Haiti: High School Teachers Strike, Demanding Several Months of Unpaid Salaries

High School Students Are Again in the Streets

In-depth Report:

Across Haiti, thousands of students have taken to the streets to demand that teachers return to their classrooms. Teachers in turn are demanding several months of unpaid salaries. Many teachers also want employment letters which they still lack after years in the classroom. Of the 10,000 teachers working in the public sector, 3,000 do not have employment letters and have not been paid.

About two months after the start of the school year, public high schools are not functioning normally, and their students are demonstrating in the streets. This will adversely effect children’s education around Haiti.

Teachers of the Teachers’ Collective of the North and North-East are protesting against the daily deterioration of their living and working conditions. They have worked since October 2011 without receiving a penny, they say. These teachers were part of the Free and Compulsory Universal Schooling Program (PSUGO), which supposedly provided “free education” constantly trumpeted by President Michel Martelly. Teachers have closed the doors of the School District Office (BDS) in different districts of the North and Northeast departments, particularly in the town of Acul-du-Nord.

In Petit Goâve, several thousand students have also been protesting against the henchman of pro-Martelly deputy Jacques Stevenson Thimoléon. The regime agents have tried to take education hostage by assaulting the directors of public schools.

“We are not in politics! We are not in the opposition! We just say no to the politicization of Faustin Soulouque High School!” the young demonstrators chanted.

The students also called for the arrest of a man close to Deputy Thimoléon who they say arrested one of their teachers. “We want teachers to teach courses,” said one student. “We need an education.”

The demonstrating high school students blocked traffic on some streets in Petit Goâve in an effort to close other schools since the high school is not functioning. The Faustin Soulouque High School there has not opened since the start of the school year on Sep. 8. Teachers there have been on strike since a student’s parent, close to Mr. Thimoléon, insulted the school’s director.

At high schools in downtown Port-au-Prince, in Delmas 75, in La Saline, and at the Georges and Antoine Izméry High School near the capital’s Petite Place Cazeau neighborhood, among others, students have been demonstrating for their teachers to return to their classrooms.

With the appointment of Nesmy Manigat as the Minister of National Education and Vocational Training in April, the PSUGO program was closed, without any accounting for the hundreds of millions of dollars collected for it through an illegal $1.50 tax on every international money transfer and five cents per minute for every international phone call since 2011. Many charge that, instead of going to fund education, this revenue has gone to enrich Martelly’s clique, bribe deputies in the Parliament’s pro-Martelly block, and fund extravagant regime propaganda.

Although PSUGO has ended, the taxes on transfers and phone calls continues, still without transparency or accounting.

The school principals hired by the PSUGO were once again in front of the gates of the Education Ministry on Nov. 3 to demand their due. Meanwhile, Minister Manigat has closed schools for a week without any clear explanation.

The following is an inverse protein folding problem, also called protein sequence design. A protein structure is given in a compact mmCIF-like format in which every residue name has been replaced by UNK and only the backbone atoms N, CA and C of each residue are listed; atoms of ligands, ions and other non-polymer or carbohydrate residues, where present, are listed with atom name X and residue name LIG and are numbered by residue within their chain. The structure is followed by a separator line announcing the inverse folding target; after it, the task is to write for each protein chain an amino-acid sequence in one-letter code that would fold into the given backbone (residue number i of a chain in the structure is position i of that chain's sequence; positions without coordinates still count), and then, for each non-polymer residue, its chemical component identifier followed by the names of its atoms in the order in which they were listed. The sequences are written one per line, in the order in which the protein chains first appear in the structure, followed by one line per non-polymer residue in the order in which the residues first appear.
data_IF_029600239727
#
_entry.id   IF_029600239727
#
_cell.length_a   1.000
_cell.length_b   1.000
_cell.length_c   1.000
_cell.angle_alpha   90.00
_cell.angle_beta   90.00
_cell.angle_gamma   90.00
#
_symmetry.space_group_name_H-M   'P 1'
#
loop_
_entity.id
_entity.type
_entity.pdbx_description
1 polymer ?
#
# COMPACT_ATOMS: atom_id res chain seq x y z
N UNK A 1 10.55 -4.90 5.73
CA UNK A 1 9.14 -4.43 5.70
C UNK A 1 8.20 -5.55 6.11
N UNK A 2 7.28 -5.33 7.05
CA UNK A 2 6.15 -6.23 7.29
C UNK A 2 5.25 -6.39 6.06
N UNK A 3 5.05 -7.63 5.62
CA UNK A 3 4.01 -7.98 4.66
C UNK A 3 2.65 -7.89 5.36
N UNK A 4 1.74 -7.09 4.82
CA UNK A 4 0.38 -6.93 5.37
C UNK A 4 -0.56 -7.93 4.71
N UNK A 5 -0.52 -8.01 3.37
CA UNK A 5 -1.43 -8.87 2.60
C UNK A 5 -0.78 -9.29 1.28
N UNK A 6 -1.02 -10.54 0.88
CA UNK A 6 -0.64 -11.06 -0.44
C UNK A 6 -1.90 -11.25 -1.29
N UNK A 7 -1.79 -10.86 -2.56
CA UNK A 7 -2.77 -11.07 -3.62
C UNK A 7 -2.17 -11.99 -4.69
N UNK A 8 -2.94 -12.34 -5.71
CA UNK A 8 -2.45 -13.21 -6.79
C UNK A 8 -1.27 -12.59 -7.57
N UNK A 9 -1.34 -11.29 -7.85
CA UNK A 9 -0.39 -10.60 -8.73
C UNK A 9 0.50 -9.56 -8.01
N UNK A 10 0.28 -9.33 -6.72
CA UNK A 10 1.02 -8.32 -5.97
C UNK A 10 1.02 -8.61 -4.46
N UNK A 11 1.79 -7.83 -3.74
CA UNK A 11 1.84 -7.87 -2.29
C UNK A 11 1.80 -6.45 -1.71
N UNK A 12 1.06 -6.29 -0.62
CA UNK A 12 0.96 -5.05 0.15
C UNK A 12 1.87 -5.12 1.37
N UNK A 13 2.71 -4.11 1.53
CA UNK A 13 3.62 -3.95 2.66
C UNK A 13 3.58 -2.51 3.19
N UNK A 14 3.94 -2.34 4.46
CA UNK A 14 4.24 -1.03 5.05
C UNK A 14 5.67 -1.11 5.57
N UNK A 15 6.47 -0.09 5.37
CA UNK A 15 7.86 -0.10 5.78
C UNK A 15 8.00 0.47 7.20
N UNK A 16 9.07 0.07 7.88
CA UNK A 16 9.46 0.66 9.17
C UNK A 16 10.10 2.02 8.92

In his statement to the international press during his visit to France, Martelly spoke of free education several times, but the reality is something else. The schools are still dysfunctional.

Martelly’s biggest lie is that he brought free education to Haiti. For many decades, the Haitian state has provided free education throughout Haiti through public high schools, municipal, community, and national schools, as well as the State University of Haiti (UEH). In fact, most of those in power today obtained free education in Haiti’s public schools and UEH. Under the Haitian Constitution of 1987, Articles 32: “The State guarantees the right to education. It sees to the physical, intellectual, moral, professional, social and civic training of the population. Education is the responsibility of the State and its territorial divisions. They must make schooling available to all, free of charge, and ensure that public and private sector teachers are properly trained. The first responsibility of the State and its territorial divisions is education of the masses, which is the only way the country can be developed. The State shall encourage and facilitate private enterprise in this field. Primary schooling is compulsory under penalties to be prescribed by law. Classroom facilities and teaching materials shall be provided by the State to elementary school students free of charge. Agricultural, vocational, cooperative and technical training is a fundamental responsibility of the State and its communes. Higher education shall be open to all, on an equal basis, according to merit only….”

So it is a patently false when Martelly pretends that he was the first to bring free, universal education to Haiti.

Over 400 schools were enrolled in the PSUGO. Nonetheless, some 78% of Haitian students failed their state exams earlier this year. This dismal result speaks volumes about the concrete effectiveness of Martelly’s touted education campaign.

Meanwhile, many striking teachers are angry at Josué Mérilien, the formerly radical and outspoken leader of the National Union of Haitian Normaliens (UNNOH). Recently the Education Ministry provided him with a 30-seat minibus and hired some of his relatives. Many striking teachers now question whether Mr. Mérilien has been bought off.

Articles by: Isabelle Papillon

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